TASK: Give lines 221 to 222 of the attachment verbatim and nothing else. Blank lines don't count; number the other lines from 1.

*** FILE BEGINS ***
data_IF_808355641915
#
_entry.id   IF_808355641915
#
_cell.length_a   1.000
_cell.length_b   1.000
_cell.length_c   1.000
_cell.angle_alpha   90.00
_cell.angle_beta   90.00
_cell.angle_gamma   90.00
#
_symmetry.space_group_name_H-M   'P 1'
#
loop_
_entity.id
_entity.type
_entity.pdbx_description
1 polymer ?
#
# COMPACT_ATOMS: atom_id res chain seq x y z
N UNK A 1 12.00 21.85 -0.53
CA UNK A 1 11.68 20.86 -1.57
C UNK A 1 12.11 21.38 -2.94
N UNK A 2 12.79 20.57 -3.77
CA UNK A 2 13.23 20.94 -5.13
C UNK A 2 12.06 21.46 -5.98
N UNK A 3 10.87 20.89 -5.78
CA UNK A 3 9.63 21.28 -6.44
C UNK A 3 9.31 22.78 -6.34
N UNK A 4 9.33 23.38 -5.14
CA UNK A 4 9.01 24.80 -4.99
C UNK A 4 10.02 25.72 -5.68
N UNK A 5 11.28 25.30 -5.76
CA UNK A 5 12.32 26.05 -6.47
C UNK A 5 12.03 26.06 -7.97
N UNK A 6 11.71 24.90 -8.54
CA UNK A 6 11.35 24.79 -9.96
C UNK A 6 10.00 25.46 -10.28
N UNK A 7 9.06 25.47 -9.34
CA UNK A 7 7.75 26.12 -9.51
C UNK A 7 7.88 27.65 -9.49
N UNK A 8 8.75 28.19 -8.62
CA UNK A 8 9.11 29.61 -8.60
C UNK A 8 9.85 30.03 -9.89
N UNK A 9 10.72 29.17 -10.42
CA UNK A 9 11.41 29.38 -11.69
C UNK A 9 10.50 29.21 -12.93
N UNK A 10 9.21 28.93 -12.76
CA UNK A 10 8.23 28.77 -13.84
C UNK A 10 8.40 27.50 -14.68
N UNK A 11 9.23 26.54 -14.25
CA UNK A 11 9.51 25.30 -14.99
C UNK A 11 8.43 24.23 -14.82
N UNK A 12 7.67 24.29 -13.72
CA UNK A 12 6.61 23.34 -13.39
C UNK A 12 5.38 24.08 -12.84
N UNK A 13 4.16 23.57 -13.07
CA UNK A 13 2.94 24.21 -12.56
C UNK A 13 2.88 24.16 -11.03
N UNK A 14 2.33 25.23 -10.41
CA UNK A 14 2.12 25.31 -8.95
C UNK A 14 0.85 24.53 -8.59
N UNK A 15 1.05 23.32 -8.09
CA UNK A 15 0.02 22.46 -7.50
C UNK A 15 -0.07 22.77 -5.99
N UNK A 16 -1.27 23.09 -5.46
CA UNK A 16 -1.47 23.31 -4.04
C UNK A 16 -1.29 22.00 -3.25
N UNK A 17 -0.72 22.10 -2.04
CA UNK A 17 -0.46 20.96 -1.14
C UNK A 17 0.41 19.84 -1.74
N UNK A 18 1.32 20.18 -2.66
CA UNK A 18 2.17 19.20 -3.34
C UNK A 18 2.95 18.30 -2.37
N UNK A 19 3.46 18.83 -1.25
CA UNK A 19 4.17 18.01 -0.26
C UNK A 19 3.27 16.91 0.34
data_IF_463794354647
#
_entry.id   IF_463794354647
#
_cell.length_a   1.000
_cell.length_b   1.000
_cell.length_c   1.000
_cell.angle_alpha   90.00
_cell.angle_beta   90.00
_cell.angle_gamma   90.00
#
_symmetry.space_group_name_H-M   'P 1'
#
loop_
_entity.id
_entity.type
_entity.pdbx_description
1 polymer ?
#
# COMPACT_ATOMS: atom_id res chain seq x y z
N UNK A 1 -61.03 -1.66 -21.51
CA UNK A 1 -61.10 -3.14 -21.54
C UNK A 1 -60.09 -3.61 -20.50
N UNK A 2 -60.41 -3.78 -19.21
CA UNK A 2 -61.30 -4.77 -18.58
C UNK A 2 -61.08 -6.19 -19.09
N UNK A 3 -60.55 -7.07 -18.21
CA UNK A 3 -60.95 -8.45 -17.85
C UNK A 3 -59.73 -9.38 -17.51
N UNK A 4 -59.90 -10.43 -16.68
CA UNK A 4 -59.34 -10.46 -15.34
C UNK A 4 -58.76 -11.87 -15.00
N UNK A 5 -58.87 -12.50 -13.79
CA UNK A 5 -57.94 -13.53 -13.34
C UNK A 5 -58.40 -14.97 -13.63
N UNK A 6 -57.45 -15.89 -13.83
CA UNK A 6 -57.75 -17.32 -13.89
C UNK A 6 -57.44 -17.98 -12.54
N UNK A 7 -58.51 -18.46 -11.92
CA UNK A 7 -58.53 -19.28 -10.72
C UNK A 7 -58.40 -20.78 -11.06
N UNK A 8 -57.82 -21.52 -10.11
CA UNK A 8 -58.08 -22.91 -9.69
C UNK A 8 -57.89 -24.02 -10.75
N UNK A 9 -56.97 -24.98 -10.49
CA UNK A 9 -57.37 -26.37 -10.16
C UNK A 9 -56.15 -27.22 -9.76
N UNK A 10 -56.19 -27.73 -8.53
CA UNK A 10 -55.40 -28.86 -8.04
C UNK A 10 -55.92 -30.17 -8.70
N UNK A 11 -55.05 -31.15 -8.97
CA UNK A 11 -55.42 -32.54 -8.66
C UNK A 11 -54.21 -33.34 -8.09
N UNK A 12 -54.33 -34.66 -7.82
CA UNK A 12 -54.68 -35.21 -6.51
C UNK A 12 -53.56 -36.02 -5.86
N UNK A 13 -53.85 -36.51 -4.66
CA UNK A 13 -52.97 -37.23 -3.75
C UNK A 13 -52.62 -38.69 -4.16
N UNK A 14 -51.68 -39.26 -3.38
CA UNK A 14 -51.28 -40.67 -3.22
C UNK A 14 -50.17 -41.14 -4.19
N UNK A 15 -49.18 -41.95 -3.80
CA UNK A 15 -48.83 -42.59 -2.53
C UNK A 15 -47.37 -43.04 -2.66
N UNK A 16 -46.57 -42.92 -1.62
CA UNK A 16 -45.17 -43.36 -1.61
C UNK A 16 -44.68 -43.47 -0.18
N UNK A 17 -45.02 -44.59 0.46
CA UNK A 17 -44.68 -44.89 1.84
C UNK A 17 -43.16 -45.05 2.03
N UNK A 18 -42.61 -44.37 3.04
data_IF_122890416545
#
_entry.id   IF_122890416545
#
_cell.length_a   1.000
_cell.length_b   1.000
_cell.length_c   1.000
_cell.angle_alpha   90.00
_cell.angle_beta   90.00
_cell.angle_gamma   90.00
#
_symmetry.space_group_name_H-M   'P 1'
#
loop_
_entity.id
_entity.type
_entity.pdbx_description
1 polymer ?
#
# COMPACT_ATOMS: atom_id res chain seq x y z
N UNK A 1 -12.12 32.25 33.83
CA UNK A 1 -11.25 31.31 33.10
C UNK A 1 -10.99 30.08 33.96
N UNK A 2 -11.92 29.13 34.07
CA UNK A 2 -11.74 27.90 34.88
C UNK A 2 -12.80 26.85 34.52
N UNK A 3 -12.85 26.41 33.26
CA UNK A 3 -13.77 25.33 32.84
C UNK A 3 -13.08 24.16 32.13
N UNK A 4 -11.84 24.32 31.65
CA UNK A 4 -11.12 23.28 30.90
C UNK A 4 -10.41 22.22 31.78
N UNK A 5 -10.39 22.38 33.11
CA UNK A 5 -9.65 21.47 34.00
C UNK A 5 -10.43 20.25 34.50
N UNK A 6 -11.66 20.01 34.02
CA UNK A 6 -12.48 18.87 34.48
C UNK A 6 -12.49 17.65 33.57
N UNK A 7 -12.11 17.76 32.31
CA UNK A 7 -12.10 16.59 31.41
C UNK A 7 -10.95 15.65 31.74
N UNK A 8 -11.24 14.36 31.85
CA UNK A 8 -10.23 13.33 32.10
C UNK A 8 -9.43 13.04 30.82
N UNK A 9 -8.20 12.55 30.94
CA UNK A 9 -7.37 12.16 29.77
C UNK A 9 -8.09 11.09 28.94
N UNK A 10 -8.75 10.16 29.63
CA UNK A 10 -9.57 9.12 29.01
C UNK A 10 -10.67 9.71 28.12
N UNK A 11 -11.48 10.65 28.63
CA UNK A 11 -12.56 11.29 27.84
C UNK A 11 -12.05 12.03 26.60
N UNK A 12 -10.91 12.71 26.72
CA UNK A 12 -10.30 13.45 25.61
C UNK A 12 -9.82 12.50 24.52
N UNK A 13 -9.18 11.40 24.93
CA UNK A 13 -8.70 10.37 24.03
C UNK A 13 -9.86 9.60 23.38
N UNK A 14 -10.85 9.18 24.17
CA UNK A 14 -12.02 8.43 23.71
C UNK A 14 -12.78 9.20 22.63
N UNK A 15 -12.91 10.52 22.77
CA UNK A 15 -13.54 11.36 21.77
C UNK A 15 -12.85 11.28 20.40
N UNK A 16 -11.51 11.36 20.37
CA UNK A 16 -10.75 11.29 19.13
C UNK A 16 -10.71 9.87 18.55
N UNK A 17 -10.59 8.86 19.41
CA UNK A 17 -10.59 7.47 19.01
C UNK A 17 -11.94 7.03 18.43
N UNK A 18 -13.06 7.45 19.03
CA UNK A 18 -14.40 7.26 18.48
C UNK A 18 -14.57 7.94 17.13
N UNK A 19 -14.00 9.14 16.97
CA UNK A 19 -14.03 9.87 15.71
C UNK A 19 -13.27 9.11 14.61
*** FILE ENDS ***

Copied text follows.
N UNK A 18 -13.06 7.45 19.03
CA UNK A 18 -14.40 7.26 18.48